Non verbal doesn’t mean no understanding.
For this reason, I never talk about him in front of him (for example in terms of upcoming operations or procedures) and I always ask his permission to discuss his medical history when people ask. I talk WITH Harry and never AT him which is something that even some people close to us struggle to understand at times. He may not be able to verbally contribute to a conversation but I do believe that he takes it all in and I would be a fool to underestimate my boy. When he puts his finger in the one ear he has and giggles while I’m talking to him, it’s pretty clear that he’s just as capable of demonstrating the selective hearing and talking of the teenager years that Oliver does.
I want to point out here that nowhere in this post have I used the word ‘cant’. Just because Harry doesn’t have the means to express himself now doesn’t mean he never will. The development of a child with special needs is often frustratingly unpredictable and wonderfully surprising. Some people use the term pre verbal instead of non verbal meaning that there’s a potential for the words to come. I like that a lot but I am so used to saying non verbal that I tend to use that more. It also means that when people do meet Harry they are surprised that he does have some words that he can use and he impresses them instantly. If working in sales taught me anything its to under promise and over deliver and my boy does that beautifully.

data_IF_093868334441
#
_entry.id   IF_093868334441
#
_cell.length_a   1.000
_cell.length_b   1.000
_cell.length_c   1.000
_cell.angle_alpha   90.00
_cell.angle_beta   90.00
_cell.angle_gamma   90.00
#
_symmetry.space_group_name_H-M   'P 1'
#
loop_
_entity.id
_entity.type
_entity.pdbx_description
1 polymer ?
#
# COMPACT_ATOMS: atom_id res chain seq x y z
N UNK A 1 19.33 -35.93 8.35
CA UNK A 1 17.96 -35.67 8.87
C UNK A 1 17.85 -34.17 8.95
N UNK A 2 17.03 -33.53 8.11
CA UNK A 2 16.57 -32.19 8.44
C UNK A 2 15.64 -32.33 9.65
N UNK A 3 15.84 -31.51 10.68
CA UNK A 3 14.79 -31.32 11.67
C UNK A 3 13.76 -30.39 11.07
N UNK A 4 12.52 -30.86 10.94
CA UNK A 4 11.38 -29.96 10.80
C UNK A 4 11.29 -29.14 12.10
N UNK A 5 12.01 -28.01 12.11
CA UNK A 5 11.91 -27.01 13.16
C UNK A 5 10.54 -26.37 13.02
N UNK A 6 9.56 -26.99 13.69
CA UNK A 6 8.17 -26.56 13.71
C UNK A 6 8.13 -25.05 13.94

Non verbal doesn’t mean no hope.
Finally, I want to point out that even though Harry doesn’t have the language to chat with me in the same way that his brother does, he still tells me things in his own way. Travelling to Alder Hey hospital a few years ago for an operation, he took my hand on the gear stick and squeezed it tightly, telling me that he was afraid. I cried and reassured him that I would be right by his side and that I wouldn’t let a single thing happen to him. When I tell him that I love him more than anything, he either ignores me or echoes it back. But then he will stroke my back, tell me its “soooooo nice” and call me a suitcase. I don’t know why but I do know that’s his way of telling me he loves me too.
Do I wish my son could talk to me like Oliver does? Yes, many many times I have wished that to be true but it doesn’t change things and often, resentment and anger only serve to block the wonderful things that are trying to find their way to you. Harrys life isn’t and should never be about him trying to fit into our world but us trying to assimilate with his and learn his language, however he chooses to share it.
Non verbal doesn’t mean no communication. It means listening with your heart and not just your ears.